Iran's housing costs give insight to regime's internal fights - analysis

Rent across Iran increased by 50% last winter, with an even higher increase in the capital city of Tehran

 View of northern Tehran, Iran (photo credit: Wikimedia Commons)
View of northern Tehran, Iran
(photo credit: Wikimedia Commons)

Rental prices in Iran have risen dramatically in recent years, Iran’s pro-regime Tasnim News Agency recently reported.

According to recent statistics published by the deputy minister of housing and construction, rental costs in Tehran have increased by about 880% since 1990 until this May, Tasnim’s economic correspondent wrote. Even though successive Iranian governments attempted to institute price controls, apparently this hasn’t worked.

The article by Tasnim likely reveals just the tip of the iceberg in terms of how bad things have gotten. Iran is suffering from inflation and a variety of economic problems, as are other countries. The economy has been harmed by the pandemic and supply-chain problems. Sanctions that are in place and the mismanaged economy mean the Islamic Republic is already vulnerable.

Tehran also wastes money on military programs, leaving the people to suffer and resulting in many protests. The recent collapse of a building in Abadan also led to mass protests.

The article seeks to blame the previous Iranian government for the problems. This is how state media can critique the government without critiquing the government – by pretending to blame “previous” administrations. But the evidence is clear. Rents increased 50% last winter in general and 51% in Tehran, while many cities also saw double-digit increases, the report said.

Who is to blame?

“Some governments and parliamentarians have always cited real estate consultants as one of the causes of the housing market turmoil, especially in the rental sector,” the report said.

 A general view of the collapse of a ten-storey building in Abadan, Iran May 23, 2022. (credit: WANA (WEST ASIA NEWS AGENCY) VIA REUTERS) A general view of the collapse of a ten-storey building in Abadan, Iran May 23, 2022. (credit: WANA (WEST ASIA NEWS AGENCY) VIA REUTERS)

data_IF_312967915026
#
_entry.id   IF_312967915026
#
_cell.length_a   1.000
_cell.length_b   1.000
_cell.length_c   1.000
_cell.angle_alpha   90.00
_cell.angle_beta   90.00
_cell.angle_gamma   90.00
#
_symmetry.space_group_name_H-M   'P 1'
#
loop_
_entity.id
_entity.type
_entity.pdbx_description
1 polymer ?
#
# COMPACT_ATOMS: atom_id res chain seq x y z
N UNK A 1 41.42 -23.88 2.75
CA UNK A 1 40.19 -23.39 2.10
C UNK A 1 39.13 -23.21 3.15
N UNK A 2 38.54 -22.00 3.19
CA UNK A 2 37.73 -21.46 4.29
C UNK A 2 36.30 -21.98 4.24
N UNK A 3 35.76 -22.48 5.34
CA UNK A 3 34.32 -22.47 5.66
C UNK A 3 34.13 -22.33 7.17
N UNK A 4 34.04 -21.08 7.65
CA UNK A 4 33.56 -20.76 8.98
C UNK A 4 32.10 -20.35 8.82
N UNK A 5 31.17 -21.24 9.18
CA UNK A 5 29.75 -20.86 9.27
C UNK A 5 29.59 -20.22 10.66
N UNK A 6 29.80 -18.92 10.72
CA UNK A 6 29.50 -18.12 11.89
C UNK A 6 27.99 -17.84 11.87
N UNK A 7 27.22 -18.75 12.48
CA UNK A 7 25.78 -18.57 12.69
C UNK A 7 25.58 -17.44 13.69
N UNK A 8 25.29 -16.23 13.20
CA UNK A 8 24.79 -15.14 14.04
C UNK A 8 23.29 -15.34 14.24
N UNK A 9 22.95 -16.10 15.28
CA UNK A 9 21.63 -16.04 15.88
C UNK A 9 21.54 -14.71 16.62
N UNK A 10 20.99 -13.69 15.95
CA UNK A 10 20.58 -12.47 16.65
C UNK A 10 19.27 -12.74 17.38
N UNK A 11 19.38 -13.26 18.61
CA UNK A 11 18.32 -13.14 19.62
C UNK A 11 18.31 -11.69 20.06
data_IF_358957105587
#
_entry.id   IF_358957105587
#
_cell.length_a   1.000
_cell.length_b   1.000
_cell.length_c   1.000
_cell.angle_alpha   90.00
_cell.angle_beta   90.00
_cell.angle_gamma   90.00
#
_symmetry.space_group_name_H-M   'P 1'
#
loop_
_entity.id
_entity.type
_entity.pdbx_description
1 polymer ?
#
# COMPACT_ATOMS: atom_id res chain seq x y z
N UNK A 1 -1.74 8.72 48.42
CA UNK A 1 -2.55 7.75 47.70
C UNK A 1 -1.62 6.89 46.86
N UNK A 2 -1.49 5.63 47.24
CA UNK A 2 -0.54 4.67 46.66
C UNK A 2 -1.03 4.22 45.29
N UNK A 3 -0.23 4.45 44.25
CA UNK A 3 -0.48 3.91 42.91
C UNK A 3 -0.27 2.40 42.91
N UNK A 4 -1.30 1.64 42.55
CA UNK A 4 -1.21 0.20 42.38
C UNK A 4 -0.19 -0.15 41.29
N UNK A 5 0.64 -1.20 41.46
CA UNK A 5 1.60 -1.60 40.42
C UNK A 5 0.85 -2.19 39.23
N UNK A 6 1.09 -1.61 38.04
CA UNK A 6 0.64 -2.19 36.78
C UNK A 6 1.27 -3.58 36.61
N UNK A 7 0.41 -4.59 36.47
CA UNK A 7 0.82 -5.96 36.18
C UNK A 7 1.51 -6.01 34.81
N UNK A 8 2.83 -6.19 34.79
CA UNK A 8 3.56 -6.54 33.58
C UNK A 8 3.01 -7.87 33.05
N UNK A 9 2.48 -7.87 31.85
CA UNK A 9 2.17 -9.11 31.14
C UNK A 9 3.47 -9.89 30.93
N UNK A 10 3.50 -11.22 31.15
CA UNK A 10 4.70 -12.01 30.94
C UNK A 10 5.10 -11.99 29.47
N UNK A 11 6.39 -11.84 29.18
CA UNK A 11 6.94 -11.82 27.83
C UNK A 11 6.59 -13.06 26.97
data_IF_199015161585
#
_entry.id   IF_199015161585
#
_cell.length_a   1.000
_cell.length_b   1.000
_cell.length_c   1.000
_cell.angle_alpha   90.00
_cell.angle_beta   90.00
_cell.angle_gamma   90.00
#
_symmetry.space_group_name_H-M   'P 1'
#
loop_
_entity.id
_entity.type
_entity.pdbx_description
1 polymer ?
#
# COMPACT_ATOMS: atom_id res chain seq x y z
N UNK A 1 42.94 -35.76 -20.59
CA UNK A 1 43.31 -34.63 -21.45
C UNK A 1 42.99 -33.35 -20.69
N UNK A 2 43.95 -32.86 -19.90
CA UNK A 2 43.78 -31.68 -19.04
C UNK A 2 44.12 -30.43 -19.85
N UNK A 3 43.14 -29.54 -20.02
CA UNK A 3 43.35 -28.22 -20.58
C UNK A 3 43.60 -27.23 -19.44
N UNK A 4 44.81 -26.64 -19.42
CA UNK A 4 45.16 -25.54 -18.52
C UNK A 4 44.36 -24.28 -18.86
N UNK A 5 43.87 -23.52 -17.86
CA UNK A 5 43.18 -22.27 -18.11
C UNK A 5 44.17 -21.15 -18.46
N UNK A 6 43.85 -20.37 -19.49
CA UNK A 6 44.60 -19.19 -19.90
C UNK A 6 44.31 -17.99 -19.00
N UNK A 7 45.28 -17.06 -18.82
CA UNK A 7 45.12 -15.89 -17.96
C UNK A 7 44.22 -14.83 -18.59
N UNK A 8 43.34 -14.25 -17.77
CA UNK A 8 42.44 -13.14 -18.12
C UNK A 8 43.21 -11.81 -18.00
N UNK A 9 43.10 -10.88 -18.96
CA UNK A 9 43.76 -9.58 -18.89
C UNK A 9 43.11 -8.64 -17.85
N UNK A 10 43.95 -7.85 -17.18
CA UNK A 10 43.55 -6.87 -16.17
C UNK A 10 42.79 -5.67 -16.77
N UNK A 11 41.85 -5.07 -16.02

However, the real-estate experts blame the banks, saying, “Banks are the cause of the disorder in this sector.” Others say Iran must match supply with demand.

“In previous governments, rental prices increased from 7% to 13% with the agreement of the landlord and tenant,” the report said. “Due to the inflation of the country, the owners of the property, which they bought for one billion tomans [$31,500] this year, will make several times more profit next year, but the tenants will have to move to the outskirts of the cities due to inflation.”

Iran, like the rest of the world, is suffering from inflation. There are other problems as well. There are apparently vacant or unused housing units in Iran. The current government is also being advised to increase construction and to build almost a million new housing units. The government might also try to “control” the market.

The Tasnim article lays the blame on the “incompetence of the previous government as the reason for the tenants’ troubles today.”

“Meanwhile, the Ministry of Roads and relevant officials do not provide much information about rental housing and are not willing to provide explanations to the media,” the report said.

Tasnim is not entirely in favor of price controls.

“The reality is that economic markets, especially the housing sector, cannot be controlled by order,” the report said. “This area is in a state of disarray due to the inaction of the previous government, and the strong stimulation of demand by the former minister of roads and urban development [is also responsible]; this sector should be saved from this situation with a comprehensive plan.”

What the article reveals is the chaos inside Iran and how the country is sitting on a tenuous economic system that the government has eroded even more. The regime puts on a brave face and talks about “resistance.” However, this is a distraction from the overall failures at home and the current complexities related to supply-chain problems and inflation.

Ironically, Iranians are facing the same difficulties that people in the US or Israel are facing in terms of economics. But Iran prefers to encourage conflict rather than look at the struggle for economic success as one that the whole world must face together.

Ultimately, the blame game will fall on the former government, but the real insight of articles like this is that Iran is struggling at home.